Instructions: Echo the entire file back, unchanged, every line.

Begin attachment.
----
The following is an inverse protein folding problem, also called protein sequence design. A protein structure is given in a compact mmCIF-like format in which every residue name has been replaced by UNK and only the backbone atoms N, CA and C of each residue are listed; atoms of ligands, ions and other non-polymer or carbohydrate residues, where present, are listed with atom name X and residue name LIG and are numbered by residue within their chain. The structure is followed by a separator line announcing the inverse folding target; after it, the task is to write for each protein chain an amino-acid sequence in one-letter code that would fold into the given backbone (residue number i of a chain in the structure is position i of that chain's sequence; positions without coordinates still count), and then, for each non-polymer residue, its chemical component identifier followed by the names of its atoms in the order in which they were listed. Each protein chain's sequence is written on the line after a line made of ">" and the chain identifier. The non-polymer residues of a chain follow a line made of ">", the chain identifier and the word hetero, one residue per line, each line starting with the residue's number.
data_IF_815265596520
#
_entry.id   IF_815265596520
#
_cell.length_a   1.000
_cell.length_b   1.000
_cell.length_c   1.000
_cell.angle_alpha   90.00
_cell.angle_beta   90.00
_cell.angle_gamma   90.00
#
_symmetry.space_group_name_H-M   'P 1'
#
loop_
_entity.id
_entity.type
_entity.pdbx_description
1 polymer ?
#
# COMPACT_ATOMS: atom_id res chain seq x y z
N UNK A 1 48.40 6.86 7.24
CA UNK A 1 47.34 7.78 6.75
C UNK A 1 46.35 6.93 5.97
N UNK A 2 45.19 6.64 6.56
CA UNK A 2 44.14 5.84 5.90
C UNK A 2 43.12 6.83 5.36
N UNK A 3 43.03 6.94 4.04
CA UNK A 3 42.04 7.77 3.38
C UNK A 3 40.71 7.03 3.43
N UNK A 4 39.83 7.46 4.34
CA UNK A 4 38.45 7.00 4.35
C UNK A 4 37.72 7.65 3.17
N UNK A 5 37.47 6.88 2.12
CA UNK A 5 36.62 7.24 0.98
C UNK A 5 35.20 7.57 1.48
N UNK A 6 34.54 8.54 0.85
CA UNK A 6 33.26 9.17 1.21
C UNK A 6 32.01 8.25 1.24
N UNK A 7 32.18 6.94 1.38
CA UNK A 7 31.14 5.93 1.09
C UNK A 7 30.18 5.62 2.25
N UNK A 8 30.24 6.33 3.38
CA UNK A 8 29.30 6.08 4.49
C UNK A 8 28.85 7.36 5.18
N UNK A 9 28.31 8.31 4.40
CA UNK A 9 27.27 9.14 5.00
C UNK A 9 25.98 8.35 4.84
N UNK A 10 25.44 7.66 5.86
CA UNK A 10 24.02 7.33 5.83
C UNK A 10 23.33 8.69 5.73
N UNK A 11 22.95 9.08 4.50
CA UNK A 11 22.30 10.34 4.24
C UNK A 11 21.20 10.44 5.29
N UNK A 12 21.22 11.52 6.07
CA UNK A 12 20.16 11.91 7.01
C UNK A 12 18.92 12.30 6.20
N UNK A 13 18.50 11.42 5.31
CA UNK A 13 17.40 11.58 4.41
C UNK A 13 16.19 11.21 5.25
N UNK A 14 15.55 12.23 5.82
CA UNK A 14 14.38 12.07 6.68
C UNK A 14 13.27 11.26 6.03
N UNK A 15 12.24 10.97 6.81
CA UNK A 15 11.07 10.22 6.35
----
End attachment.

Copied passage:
The following is an inverse protein folding problem, also called protein sequence design. A protein structure is given in a compact mmCIF-like format in which every residue name has been replaced by UNK and only the backbone atoms N, CA and C of each residue are listed; atoms of ligands, ions and other non-polymer or carbohydrate residues, where present, are listed with atom name X and residue name LIG and are numbered by residue within their chain. The structure is followed by a separator line announcing the inverse folding target; after it, the task is to write for each protein chain an amino-acid sequence in one-letter code that would fold into the given backbone (residue number i of a chain in the structure is position i of that chain's sequence; positions without coordinates still count), and then, for each non-polymer residue, its chemical component identifier followed by the names of its atoms in the order in which they were listed. Each protein chain's sequence is written on the line after a line made of ">" and the chain identifier. The non-polymer residues of a chain follow a line made of ">", the chain identifier and the word hetero, one residue per line, each line starting with the residue's number.
data_IF_815265596520
#
_entry.id   IF_815265596520
#
_cell.length_a   1.000
_cell.length_b   1.000
_cell.length_c   1.000
_cell.angle_alpha   90.00
_cell.angle_beta   90.00
_cell.angle_gamma   90.00
#
_symmetry.space_group_name_H-M   'P 1'
#
loop_
_entity.id
_entity.type
_entity.pdbx_description
1 polymer ?
#
# COMPACT_ATOMS: atom_id res chain seq x y z
N UNK A 1 48.40 6.86 7.24
CA UNK A 1 47.34 7.78 6.75
C UNK A 1 46.35 6.93 5.97
N UNK A 2 45.19 6.64 6.56
CA UNK A 2 44.14 5.84 5.90
C UNK A 2 43.12 6.83 5.36
N UNK A 3 43.03 6.94 4.04
CA UNK A 3 42.04 7.77 3.38
C UNK A 3 40.71 7.03 3.43
N UNK A 4 39.83 7.46 4.34
CA UNK A 4 38.45 7.00 4.35
C UNK A 4 37.72 7.65 3.17
N UNK A 5 37.47 6.88 2.12
CA UNK A 5 36.62 7.24 0.98
C UNK A 5 35.20 7.57 1.48
N UNK A 6 34.54 8.54 0.85
CA UNK A 6 33.26 9.17 1.21
C UNK A 6 32.01 8.25 1.24
N UNK A 7 32.18 6.94 1.38
CA UNK A 7 31.14 5.93 1.09
C UNK A 7 30.18 5.62 2.25
N UNK A 8 30.24 6.33 3.38
CA UNK A 8 29.30 6.08 4.49
C UNK A 8 28.85 7.36 5.18
N UNK A 9 28.31 8.31 4.40
CA UNK A 9 27.27 9.14 5.00
C UNK A 9 25.98 8.35 4.84
N UNK A 10 25.44 7.66 5.86
CA UNK A 10 24.02 7.33 5.83
C UNK A 10 23.33 8.69 5.73
N UNK A 11 22.95 9.08 4.50
CA UNK A 11 22.30 10.34 4.24
C UNK A 11 21.20 10.44 5.29
N UNK A 12 21.22 11.52 6.07
CA UNK A 12 20.16 11.91 7.01
C UNK A 12 18.92 12.30 6.20
N UNK A 13 18.50 11.42 5.31
CA UNK A 13 17.40 11.58 4.41
C UNK A 13 16.19 11.21 5.25
N UNK A 14 15.55 12.23 5.82
CA UNK A 14 14.38 12.07 6.68
C UNK A 14 13.27 11.26 6.03
N UNK A 15 12.24 10.97 6.81
CA UNK A 15 11.07 10.22 6.35